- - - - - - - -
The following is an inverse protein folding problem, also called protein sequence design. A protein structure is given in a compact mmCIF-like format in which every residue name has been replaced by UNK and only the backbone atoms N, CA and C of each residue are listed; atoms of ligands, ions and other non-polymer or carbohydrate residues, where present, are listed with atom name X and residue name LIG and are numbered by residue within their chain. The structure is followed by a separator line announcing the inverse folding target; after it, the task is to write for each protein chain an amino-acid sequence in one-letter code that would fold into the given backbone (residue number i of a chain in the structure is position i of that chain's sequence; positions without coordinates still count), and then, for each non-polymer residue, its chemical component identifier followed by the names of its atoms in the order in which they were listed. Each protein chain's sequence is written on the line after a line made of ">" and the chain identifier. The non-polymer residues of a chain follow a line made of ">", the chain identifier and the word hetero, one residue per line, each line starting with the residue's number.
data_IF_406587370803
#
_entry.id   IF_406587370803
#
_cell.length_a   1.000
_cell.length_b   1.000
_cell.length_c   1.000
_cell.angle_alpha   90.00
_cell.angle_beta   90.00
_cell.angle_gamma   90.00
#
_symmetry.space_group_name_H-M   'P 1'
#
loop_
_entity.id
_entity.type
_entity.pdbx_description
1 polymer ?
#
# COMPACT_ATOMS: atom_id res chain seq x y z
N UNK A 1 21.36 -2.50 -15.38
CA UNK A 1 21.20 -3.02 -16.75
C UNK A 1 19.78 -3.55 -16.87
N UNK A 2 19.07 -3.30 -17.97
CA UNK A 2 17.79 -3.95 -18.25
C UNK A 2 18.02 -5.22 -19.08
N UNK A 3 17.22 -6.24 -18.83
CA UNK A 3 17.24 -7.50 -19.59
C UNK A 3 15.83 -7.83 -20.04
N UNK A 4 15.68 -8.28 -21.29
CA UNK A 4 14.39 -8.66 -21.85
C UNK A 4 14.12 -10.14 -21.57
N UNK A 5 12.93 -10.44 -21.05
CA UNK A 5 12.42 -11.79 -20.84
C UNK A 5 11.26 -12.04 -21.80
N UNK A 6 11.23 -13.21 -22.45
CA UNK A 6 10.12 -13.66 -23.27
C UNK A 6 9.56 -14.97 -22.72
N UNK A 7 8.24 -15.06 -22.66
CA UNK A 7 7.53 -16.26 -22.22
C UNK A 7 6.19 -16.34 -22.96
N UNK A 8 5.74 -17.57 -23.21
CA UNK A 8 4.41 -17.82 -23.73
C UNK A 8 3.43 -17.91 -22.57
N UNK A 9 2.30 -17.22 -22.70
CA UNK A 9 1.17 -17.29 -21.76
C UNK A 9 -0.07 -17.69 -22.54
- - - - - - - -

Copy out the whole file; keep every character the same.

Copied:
The following is an inverse protein folding problem, also called protein sequence design. A protein structure is given in a compact mmCIF-like format in which every residue name has been replaced by UNK and only the backbone atoms N, CA and C of each residue are listed; atoms of ligands, ions and other non-polymer or carbohydrate residues, where present, are listed with atom name X and residue name LIG and are numbered by residue within their chain. The structure is followed by a separator line announcing the inverse folding target; after it, the task is to write for each protein chain an amino-acid sequence in one-letter code that would fold into the given backbone (residue number i of a chain in the structure is position i of that chain's sequence; positions without coordinates still count), and then, for each non-polymer residue, its chemical component identifier followed by the names of its atoms in the order in which they were listed. Each protein chain's sequence is written on the line after a line made of ">" and the chain identifier. The non-polymer residues of a chain follow a line made of ">", the chain identifier and the word hetero, one residue per line, each line starting with the residue's number.
data_IF_406587370803
#
_entry.id   IF_406587370803
#
_cell.length_a   1.000
_cell.length_b   1.000
_cell.length_c   1.000
_cell.angle_alpha   90.00
_cell.angle_beta   90.00
_cell.angle_gamma   90.00
#
_symmetry.space_group_name_H-M   'P 1'
#
loop_
_entity.id
_entity.type
_entity.pdbx_description
1 polymer ?
#
# COMPACT_ATOMS: atom_id res chain seq x y z
N UNK A 1 21.36 -2.50 -15.38
CA UNK A 1 21.20 -3.02 -16.75
C UNK A 1 19.78 -3.55 -16.87
N UNK A 2 19.07 -3.30 -17.97
CA UNK A 2 17.79 -3.95 -18.25
C UNK A 2 18.02 -5.22 -19.08
N UNK A 3 17.22 -6.24 -18.83
CA UNK A 3 17.24 -7.50 -19.59
C UNK A 3 15.83 -7.83 -20.04
N UNK A 4 15.68 -8.28 -21.29
CA UNK A 4 14.39 -8.66 -21.85
C UNK A 4 14.12 -10.14 -21.57
N UNK A 5 12.93 -10.44 -21.05
CA UNK A 5 12.42 -11.79 -20.84
C UNK A 5 11.26 -12.04 -21.80
N UNK A 6 11.23 -13.21 -22.45
CA UNK A 6 10.12 -13.66 -23.27
C UNK A 6 9.56 -14.97 -22.72
N UNK A 7 8.24 -15.06 -22.66
CA UNK A 7 7.53 -16.26 -22.22
C UNK A 7 6.19 -16.34 -22.96
N UNK A 8 5.74 -17.57 -23.21
CA UNK A 8 4.41 -17.82 -23.73
C UNK A 8 3.43 -17.91 -22.57
N UNK A 9 2.30 -17.22 -22.70
CA UNK A 9 1.17 -17.29 -21.76
C UNK A 9 -0.07 -17.69 -22.54